About My Painting Technique

(Because I have been asked about it so often) (2014)

Until about 2002 I created almost all of my paintings using the following technique, which, however, I gave up entirely afterwards:

Firstly, after sketching out a delicate first pencil drawing on hard-sized paper (usually Schoellersheimer or Zander Parole double rough), which is then worked out more precisely with diluted ink, multiple layers of very liquid paint (Schminke Aerocolor, very finely pigmented acrylic paint) are sprayed onto the piece of paper by means of a fixative atomizer (a kind of thin, kinked, metal blowpipe that painters used to employ to fixate delicate drawings before spray cans were invented).

In this process, another piece of paper, tape or a type of mildly adhesive foil (masking film) can be used to cover parts of the picture that should stay free of paint. That is, for example, a round moon in a night sky: firstly, one covers the moon and in several steps sprays the sky with a dark blue; then one covers the sky and lightly sprays the moon with yellow paint.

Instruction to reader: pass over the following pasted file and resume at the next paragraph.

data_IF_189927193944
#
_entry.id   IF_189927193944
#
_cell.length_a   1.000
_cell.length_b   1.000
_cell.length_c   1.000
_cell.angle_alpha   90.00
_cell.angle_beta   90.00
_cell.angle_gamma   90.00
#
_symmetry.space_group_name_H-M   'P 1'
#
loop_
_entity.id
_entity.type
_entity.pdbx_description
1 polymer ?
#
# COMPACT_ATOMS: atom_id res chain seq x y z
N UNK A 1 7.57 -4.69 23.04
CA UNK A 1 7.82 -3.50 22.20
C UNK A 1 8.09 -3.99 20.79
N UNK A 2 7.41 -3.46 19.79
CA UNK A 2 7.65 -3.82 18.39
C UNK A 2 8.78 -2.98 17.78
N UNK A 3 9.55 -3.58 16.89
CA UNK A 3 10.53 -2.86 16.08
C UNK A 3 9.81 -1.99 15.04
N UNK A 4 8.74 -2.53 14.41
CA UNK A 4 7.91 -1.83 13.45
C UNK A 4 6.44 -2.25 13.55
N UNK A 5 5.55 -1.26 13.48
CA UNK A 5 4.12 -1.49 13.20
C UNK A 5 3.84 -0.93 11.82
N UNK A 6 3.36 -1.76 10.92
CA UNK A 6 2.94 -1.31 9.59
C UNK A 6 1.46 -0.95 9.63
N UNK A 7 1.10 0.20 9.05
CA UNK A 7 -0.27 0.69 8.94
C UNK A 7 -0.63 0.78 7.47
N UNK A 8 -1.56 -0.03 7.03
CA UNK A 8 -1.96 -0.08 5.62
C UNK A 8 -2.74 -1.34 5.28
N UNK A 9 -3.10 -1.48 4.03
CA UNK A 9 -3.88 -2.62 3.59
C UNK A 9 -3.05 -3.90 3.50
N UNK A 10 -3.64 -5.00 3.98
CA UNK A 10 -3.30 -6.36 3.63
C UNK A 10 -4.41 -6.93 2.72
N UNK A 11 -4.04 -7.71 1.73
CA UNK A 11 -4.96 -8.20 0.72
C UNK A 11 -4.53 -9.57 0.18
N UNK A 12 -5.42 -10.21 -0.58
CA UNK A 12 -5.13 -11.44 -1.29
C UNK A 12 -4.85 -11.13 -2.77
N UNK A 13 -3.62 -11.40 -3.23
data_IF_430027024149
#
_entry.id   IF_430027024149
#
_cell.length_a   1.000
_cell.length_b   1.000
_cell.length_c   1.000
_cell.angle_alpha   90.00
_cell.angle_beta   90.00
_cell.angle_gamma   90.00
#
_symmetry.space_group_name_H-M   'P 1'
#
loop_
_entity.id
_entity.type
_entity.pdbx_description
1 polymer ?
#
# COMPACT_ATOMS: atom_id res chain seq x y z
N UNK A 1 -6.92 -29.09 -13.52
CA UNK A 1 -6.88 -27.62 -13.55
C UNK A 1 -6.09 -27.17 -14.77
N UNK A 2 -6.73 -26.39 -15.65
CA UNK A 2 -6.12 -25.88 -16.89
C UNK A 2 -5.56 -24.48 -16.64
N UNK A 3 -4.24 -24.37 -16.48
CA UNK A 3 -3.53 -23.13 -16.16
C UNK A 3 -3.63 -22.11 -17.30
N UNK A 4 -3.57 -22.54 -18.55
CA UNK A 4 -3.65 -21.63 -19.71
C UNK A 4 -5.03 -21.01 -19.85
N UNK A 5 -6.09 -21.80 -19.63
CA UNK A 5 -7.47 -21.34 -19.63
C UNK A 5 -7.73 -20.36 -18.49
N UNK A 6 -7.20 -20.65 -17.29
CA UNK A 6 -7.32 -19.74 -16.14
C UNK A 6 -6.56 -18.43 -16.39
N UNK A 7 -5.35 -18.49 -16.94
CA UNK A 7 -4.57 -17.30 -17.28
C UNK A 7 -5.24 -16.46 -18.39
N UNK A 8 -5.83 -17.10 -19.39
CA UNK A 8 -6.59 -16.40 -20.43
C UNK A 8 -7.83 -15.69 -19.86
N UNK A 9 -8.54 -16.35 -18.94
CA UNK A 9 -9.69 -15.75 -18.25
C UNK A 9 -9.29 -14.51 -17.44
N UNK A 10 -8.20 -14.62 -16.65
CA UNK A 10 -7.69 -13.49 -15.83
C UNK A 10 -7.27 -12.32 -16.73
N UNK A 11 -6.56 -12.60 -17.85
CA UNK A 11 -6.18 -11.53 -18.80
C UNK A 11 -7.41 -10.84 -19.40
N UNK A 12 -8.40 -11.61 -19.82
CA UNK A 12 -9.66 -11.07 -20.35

This actually works in a similar way to sprinkling paint on paper by means of a screen and toothbrush, which is a painting technique many might remember from school.

I continue painting on this colored foundation with a very fine drawing nib (Brause & Co. No.513) und various colored, highly diluted inks. Dot after dot and line after line.

In the beginning, I “smooth“ the surface of the painting, which is usually rather coarse-grained after the spraying, in several layers until a grainy but at the same time soft, shimmering paint structure emerges.

Then I work out all the details, the shadows, the light, the precise coloring. Sometimes I use a scalpel to scrape out small lights. This is important because employing this technique I do not use any white paint at all. The painting develops slowly, by way of many superposed layers and a very long procedure.

As I said above, now I do not use this technique anymore: since then I have been painting my newer pictures using wider brushes and acrylic paints, also oil paint on occasion. Sometimes on canvas, usually on paper or cardboard.

The grainy structure of the paintings, if present, is now created by dabbing paint onto the surface with very dry brushes of various widths, later also layer by layer using increasingly thin and extremely thin brushes. It is a procedure of slow condensation and refining, which one has to indulge in and which I cherish very much.